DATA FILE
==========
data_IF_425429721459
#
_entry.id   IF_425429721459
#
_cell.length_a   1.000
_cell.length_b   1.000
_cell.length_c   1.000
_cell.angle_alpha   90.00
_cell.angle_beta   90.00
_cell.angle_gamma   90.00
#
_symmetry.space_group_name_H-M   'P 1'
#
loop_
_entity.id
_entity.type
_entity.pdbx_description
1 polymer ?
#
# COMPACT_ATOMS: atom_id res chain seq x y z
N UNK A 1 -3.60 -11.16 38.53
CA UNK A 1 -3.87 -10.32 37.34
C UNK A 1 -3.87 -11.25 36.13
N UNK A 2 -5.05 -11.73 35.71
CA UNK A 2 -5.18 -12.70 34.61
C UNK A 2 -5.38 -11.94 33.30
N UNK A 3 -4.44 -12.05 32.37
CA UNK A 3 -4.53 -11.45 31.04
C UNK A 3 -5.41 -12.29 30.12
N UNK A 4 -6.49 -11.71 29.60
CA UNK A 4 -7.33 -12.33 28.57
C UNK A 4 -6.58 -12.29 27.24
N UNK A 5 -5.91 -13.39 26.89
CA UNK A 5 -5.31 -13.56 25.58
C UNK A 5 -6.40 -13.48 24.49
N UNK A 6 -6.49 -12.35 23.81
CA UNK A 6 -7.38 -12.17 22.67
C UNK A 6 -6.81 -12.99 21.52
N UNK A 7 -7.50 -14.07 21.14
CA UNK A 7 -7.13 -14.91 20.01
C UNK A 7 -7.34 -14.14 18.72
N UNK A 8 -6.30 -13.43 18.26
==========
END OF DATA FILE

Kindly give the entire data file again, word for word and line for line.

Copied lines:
data_IF_425429721459
#
_entry.id   IF_425429721459
#
_cell.length_a   1.000
_cell.length_b   1.000
_cell.length_c   1.000
_cell.angle_alpha   90.00
_cell.angle_beta   90.00
_cell.angle_gamma   90.00
#
_symmetry.space_group_name_H-M   'P 1'
#
loop_
_entity.id
_entity.type
_entity.pdbx_description
1 polymer ?
#
# COMPACT_ATOMS: atom_id res chain seq x y z
N UNK A 1 -3.60 -11.16 38.53
CA UNK A 1 -3.87 -10.32 37.34
C UNK A 1 -3.87 -11.25 36.13
N UNK A 2 -5.05 -11.73 35.71
CA UNK A 2 -5.18 -12.70 34.61
C UNK A 2 -5.38 -11.94 33.30
N UNK A 3 -4.44 -12.05 32.37
CA UNK A 3 -4.53 -11.45 31.04
C UNK A 3 -5.41 -12.29 30.12
N UNK A 4 -6.49 -11.71 29.60
CA UNK A 4 -7.33 -12.33 28.57
C UNK A 4 -6.58 -12.29 27.24
N UNK A 5 -5.91 -13.39 26.89
CA UNK A 5 -5.31 -13.56 25.58
C UNK A 5 -6.40 -13.48 24.49
N UNK A 6 -6.49 -12.35 23.81
CA UNK A 6 -7.38 -12.17 22.67
C UNK A 6 -6.81 -12.99 21.52
N UNK A 7 -7.50 -14.07 21.14
CA UNK A 7 -7.13 -14.91 20.01
C UNK A 7 -7.34 -14.14 18.72
N UNK A 8 -6.30 -13.43 18.26